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What Are the Two Main Defenses Against Ransomware?

The top two defenses against ransomware are raising awareness through regular education and a comprehensive ransomware protection service. In fact, education should really be a part of any cybersecurity plan, but our InterVision team believes it’s important enough to have its own recognition.

Our Ransomware Protection as a Service™ (RPaaS™) is the industry’s first and only holistic approach to ransomware threats, focusing on the entire lifecycle of detection, protection, and recovery. Over the years, we’ve learned all the ins and outs of ransomware attacks and the best methods of proactive defense, and we want to share those insights with you. So, in the spirit of raising ransomware awareness, we’ve put together this article to answer some of our client’s most pressing questions on the topic.

 

What Are the Most Common Ransomware Targets?

According to a study by IBM Security X-Force, the manufacturing industry was the number one target for cyber attacks in 2021. Here’s the full breakdown:

  • Manufacturing accounted for 23.2% of attacks.
  • Finance and insurance accounted for 22.4% of attacks.
  • Professional and business services accounted for 12.7% of attacks.
  • Energy accounted for 8.2% of attacks.
  • Retail and wholesale accounted for 7.3% of attacks.
  • Healthcare accounted for 5.1% of attacks.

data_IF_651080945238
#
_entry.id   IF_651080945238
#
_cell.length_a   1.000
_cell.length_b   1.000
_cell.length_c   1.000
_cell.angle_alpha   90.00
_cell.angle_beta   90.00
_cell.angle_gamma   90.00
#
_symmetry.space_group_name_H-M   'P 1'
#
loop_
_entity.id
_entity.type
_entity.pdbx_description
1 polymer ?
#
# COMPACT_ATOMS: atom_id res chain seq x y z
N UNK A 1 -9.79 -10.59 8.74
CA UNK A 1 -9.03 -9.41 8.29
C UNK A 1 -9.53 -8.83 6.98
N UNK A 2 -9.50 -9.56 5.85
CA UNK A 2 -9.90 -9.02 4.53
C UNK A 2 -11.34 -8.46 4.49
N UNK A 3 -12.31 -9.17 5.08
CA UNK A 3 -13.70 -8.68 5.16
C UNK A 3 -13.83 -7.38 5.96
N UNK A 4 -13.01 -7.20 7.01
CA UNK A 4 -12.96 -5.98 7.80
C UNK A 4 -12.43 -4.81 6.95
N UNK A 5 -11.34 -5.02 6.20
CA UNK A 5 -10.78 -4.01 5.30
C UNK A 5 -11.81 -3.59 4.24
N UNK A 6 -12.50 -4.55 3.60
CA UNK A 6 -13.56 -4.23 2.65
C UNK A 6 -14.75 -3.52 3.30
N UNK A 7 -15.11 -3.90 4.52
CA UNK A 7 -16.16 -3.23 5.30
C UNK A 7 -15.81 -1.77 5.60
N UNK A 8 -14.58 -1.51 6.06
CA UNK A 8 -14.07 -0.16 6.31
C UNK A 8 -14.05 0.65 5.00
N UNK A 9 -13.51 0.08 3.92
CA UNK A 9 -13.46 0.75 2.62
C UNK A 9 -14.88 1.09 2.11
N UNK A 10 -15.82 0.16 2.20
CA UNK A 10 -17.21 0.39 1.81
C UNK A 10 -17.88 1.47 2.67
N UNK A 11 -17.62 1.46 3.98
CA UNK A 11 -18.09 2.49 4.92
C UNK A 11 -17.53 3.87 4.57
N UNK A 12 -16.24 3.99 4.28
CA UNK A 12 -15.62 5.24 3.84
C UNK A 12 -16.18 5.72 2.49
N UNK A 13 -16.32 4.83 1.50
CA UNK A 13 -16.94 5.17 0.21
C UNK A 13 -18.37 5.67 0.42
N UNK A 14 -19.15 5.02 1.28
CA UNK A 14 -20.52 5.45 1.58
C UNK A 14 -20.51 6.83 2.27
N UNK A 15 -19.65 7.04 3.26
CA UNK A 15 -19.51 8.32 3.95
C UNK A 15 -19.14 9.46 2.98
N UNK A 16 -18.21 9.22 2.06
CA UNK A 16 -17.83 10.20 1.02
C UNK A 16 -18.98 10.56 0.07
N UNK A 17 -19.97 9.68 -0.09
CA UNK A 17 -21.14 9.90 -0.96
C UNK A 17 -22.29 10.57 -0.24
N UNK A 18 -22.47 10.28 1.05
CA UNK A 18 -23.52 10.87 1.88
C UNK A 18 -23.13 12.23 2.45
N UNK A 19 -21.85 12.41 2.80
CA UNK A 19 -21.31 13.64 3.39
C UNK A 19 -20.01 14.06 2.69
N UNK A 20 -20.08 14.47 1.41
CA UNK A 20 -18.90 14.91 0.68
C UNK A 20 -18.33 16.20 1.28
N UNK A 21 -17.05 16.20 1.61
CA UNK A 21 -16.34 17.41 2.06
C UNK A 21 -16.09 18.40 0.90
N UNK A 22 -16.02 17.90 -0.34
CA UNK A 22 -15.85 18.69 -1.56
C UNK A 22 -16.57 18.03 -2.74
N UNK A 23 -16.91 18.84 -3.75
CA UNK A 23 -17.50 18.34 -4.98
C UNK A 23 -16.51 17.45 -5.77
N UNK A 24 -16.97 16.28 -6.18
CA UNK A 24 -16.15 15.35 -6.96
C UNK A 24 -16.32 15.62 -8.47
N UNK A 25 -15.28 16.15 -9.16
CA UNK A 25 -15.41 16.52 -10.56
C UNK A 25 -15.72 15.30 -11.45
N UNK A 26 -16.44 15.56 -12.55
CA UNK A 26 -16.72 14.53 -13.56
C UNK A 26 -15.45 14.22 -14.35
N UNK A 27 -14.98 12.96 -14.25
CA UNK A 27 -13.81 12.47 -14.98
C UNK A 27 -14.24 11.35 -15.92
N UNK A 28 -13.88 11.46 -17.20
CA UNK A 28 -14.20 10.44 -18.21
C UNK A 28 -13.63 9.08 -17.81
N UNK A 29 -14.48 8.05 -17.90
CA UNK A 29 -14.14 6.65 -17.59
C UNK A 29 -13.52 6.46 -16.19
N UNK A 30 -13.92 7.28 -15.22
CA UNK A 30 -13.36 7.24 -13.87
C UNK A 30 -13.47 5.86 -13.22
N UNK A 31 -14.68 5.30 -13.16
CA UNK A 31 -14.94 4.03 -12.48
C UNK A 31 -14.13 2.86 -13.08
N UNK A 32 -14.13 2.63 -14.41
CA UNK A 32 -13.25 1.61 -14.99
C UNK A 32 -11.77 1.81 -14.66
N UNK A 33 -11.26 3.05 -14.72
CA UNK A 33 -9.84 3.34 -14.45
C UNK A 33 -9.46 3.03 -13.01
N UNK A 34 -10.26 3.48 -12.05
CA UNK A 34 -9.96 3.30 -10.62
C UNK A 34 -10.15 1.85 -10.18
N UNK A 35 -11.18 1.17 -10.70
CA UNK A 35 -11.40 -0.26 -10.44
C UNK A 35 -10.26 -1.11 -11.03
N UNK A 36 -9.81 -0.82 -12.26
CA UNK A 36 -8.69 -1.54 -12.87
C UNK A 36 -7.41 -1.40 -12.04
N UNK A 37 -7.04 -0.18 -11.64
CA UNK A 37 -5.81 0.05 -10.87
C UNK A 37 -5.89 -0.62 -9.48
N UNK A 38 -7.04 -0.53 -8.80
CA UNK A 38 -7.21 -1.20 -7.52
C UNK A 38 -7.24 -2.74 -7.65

• Transportation accounted for 4.0% of attacks.
  • Government accounted for 2.8% of attacks.
  • Education accounted for 2.8% of attacks.
  • Transportation accounted for 2.5% of attacks.

These percentages vary slightly when looking at specific geographic areas. For example, in North America, manufacturing was the number one victim—in Asia it was finance and insurance.

 

How Do Hackers Gain Access to Your Computer?

The most common ways hackers gain access to your computer is via phishing, vulnerability exploitation, and stolen credentials, according to that same IBM study.

  • Phishing involves the attacker sending fraudulent messages or emails to potential victims with the goal of tricking these people into deploying malware like ransomware. This is the number one method for hackers to gain access to a computer. Usually, the goal is to lead a person to deploy malware onto their device or reveal sensitive information.
  • Vulnerability exploitation is exactly what it sounds like: hackers exploiting a system’s vulnerabilities. These weak points could include poorly-configured firewalls, insecure Wi-Fi access points, weak passwords, hidden backdoor programs, unmaintained updates, etc.
  • Stolen credentials seems like an unlikely avenue, but you’d be surprised how many methods there are for stealing passwords and other security credentials. Even innocently writing your password down on a post-it and tucking it away in your desk drawer could lead to a cyber attack.

Other avenues were through brute force, remote desktops, removable media, and password spraying. And unfortunately, computers aren’t the only devices being attacked through these methods.